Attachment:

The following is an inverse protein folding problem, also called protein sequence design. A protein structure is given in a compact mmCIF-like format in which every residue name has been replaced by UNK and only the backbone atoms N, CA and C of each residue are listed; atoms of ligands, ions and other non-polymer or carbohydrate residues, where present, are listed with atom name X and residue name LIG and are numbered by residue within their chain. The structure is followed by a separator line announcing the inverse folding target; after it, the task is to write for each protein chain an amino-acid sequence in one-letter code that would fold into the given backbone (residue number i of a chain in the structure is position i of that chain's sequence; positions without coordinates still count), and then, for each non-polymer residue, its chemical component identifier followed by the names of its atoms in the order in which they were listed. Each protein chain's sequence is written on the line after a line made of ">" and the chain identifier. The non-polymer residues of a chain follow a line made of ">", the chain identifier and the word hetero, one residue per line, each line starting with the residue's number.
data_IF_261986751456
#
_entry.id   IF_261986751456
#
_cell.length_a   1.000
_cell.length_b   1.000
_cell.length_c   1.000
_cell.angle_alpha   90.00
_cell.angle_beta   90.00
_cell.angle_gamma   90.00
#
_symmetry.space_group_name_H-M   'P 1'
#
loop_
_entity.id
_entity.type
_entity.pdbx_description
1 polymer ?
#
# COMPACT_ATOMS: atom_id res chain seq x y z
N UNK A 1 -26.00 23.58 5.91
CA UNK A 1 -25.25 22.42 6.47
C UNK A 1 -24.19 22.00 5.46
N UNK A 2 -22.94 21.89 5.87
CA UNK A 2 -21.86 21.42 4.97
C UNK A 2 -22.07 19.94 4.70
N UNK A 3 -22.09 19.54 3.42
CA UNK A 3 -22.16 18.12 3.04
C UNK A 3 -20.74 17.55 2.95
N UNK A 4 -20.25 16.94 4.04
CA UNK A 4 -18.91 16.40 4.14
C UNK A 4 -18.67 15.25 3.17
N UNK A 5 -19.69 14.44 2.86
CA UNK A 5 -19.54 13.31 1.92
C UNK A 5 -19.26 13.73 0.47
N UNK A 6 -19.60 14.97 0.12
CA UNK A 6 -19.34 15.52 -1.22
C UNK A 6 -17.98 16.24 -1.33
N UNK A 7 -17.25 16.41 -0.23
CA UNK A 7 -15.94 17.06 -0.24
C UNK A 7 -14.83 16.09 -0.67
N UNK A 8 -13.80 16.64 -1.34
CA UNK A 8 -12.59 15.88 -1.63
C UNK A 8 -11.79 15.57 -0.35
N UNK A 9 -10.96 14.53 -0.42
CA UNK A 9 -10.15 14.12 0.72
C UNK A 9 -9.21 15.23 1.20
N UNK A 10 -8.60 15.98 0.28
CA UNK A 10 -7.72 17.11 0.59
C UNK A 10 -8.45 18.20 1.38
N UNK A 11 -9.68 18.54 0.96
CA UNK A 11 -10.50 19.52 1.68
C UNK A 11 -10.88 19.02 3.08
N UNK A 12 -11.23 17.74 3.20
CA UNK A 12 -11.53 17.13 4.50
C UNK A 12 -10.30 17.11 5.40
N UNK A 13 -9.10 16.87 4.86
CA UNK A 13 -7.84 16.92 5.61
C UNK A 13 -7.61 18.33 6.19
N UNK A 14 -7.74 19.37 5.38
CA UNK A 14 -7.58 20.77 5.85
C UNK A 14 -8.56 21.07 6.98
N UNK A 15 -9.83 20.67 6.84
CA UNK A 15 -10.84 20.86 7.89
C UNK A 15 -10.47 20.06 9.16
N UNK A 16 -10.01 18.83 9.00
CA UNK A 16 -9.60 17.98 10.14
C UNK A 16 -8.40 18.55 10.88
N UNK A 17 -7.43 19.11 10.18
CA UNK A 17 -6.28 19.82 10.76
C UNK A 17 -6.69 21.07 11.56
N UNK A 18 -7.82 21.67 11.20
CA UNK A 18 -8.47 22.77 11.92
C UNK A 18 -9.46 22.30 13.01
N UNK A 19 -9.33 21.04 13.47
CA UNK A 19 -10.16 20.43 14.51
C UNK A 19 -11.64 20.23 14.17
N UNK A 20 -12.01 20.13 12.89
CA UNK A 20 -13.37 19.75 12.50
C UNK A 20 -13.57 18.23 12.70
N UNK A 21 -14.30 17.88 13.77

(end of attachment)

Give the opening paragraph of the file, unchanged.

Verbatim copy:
The following is an inverse protein folding problem, also called protein sequence design. A protein structure is given in a compact mmCIF-like format in which every residue name has been replaced by UNK and only the backbone atoms N, CA and C of each residue are listed; atoms of ligands, ions and other non-polymer or carbohydrate residues, where present, are listed with atom name X and residue name LIG and are numbered by residue within their chain. The structure is followed by a separator line announcing the inverse folding target; after it, the task is to write for each protein chain an amino-acid sequence in one-letter code that would fold into the given backbone (residue number i of a chain in the structure is position i of that chain's sequence; positions without coordinates still count), and then, for each non-polymer residue, its chemical component identifier followed by the names of its atoms in the order in which they were listed. Each protein chain's sequence is written on the line after a line made of ">" and the chain identifier. The non-polymer residues of a chain follow a line made of ">", the chain identifier and the word hetero, one residue per line, each line starting with the residue's number.